“Now at last is the summit reached—the heights of the mountain chain which will set a more effectual separation between us than the whole stretch of country so far. It is my feeling that one is still ever in the neighborhood of one’s beloved ones as long as the streams flow from us to them. To-day I can still fancy to myself that the twig which I cast into the forest brook might leisurely float downwards to her—might in a few days be stranded in front of her garden; and thus our spirit sends its images, our heart its feelings, more easily downwards. But over there I fear that a partition wall is placed against imagination and feeling. Yet that is perhaps only a premature anxiety; for there, too, it will very likely not be otherwise than it is here.
“What could separate me from thee—from thee, to whom I am destined for ever, although a wondrous fate keeps me from thee, and unexpectedly shuts to me the heaven to which I was standing so near! I had time to collect myself, and yet no time would have sufficed to give me this self-possession, if I had not won it from thy mouth, from thy lips, in that decisive moment. How should I have been able to tear myself away, if the indestructible thread had not been spun, which is to unite us for time and eternity.
“Still, I ought not indeed to speak of all this. I will not transgress thy tender commands. Upon this summit let it be for the last time that I utter before thee the word, separation. My life shall become a journey. I have to discharge the traveller’s special duties, and to undergo tests of a peculiar kind. How often I smile when I read through the rules which my craft has prescribed for me, and those which I myself have made! Much has been observed and much transgressed; but even at the transgression, this sheet, this witness to my last confession, my last absolution, serves me instead of an admonishing conscience, and I make a fresh start. I am on my guard, and my errors no longer rush, like mountain torrents, one upon the top of the other.
“Still, I will willingly confess to you, that I often admire those teachers and leaders of men who only impose on their disciples outward mechanical duties. They make the thing easy to themselves and to the world. For just this part of my obligations, which formerly seemed to me the most arduous and the most wonderful—this I observe most conveniently and most pleasantly.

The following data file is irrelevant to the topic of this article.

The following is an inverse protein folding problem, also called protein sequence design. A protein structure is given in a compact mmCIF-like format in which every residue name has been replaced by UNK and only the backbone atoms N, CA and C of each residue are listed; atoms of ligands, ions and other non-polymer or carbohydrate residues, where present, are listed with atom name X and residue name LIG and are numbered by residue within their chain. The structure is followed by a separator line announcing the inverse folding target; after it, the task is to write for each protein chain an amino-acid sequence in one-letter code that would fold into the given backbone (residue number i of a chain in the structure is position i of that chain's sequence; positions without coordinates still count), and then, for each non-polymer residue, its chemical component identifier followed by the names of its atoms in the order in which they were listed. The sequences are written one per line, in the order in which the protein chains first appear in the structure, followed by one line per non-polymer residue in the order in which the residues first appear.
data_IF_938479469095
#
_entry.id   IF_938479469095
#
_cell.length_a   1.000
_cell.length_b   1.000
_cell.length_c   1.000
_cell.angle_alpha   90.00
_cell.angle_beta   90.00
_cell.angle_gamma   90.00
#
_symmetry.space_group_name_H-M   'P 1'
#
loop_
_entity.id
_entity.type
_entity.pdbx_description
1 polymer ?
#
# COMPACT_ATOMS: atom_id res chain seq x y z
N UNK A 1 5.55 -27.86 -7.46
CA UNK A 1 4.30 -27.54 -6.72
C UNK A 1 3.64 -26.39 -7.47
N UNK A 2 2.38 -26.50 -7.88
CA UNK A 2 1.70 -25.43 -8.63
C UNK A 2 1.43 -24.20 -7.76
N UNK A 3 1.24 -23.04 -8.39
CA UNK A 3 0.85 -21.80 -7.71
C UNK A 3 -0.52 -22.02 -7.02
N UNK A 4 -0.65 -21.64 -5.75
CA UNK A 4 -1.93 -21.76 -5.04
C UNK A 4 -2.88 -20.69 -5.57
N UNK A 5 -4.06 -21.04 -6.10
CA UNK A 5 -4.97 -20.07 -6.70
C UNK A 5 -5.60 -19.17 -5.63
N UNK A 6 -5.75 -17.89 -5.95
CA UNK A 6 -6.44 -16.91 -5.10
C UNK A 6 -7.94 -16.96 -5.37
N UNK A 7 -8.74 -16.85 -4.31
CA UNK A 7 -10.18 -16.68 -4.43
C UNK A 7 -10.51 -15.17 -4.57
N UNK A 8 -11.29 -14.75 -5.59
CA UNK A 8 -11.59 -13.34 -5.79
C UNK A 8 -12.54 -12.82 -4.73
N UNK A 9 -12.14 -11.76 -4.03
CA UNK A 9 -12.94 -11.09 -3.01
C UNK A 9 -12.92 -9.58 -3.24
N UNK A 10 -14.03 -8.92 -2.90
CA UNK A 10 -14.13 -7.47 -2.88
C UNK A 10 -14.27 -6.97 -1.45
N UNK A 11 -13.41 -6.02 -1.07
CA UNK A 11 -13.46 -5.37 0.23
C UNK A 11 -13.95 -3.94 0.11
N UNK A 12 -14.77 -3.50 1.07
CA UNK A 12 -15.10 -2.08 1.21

“I must stay not more than three days under the same roof. I must leave no inn without at least removing one mile from the same. These regulations are really designed to make my years years of journeying, and to prevent the least temptation of settling down occurring to me. I have hitherto scrupulously subjected myself to this condition—nay, not once availed myself of the indulgence allowed. It is in fact here for the first time that I make a halt—that I sleep for a third night in the same bed. From here I send you many things that I have, so far, learned, observed, saved up; and then to-morrow early we descend on the other side, in the first place to a wonderful family—a holy family, I might perhaps say—about which you will find more in my diary.
“Now, farewell, and lay down this sheet with the feeling that it has only one thing to say; only one thing that it might say and repeat forever, but will not say, will not repeat, until I have the happiness to lie again at thy feet, and over thy hands to sob out all that I have had to forego.
“I have packed up. The postman is fastening the wallet upon his frame. The sun has not yet risen, the mists are steaming out of all the valleys, but the sky overhead is bright. We are going down into the gloomy depth, which also will soon brighten up above us. Let me send across to you my last sigh! Let my last glance towards you be still filled with an involuntary tear! I am decided and determined. You shall hear no more complaints from me; you shall only hear what happens to the wanderer. And still, whilst I wish to conclude, a thousand more thoughts, wishes, hopes, and intentions, cross one another. Fortunately they urge me away. The postman is calling, and the host is already clearing up again in my presence, as if I had gone; even as cold-hearted improvident heirs do not conceal from the departing the arrangements for putting themselves in possession.”
[* ] A common name for the mineral mica.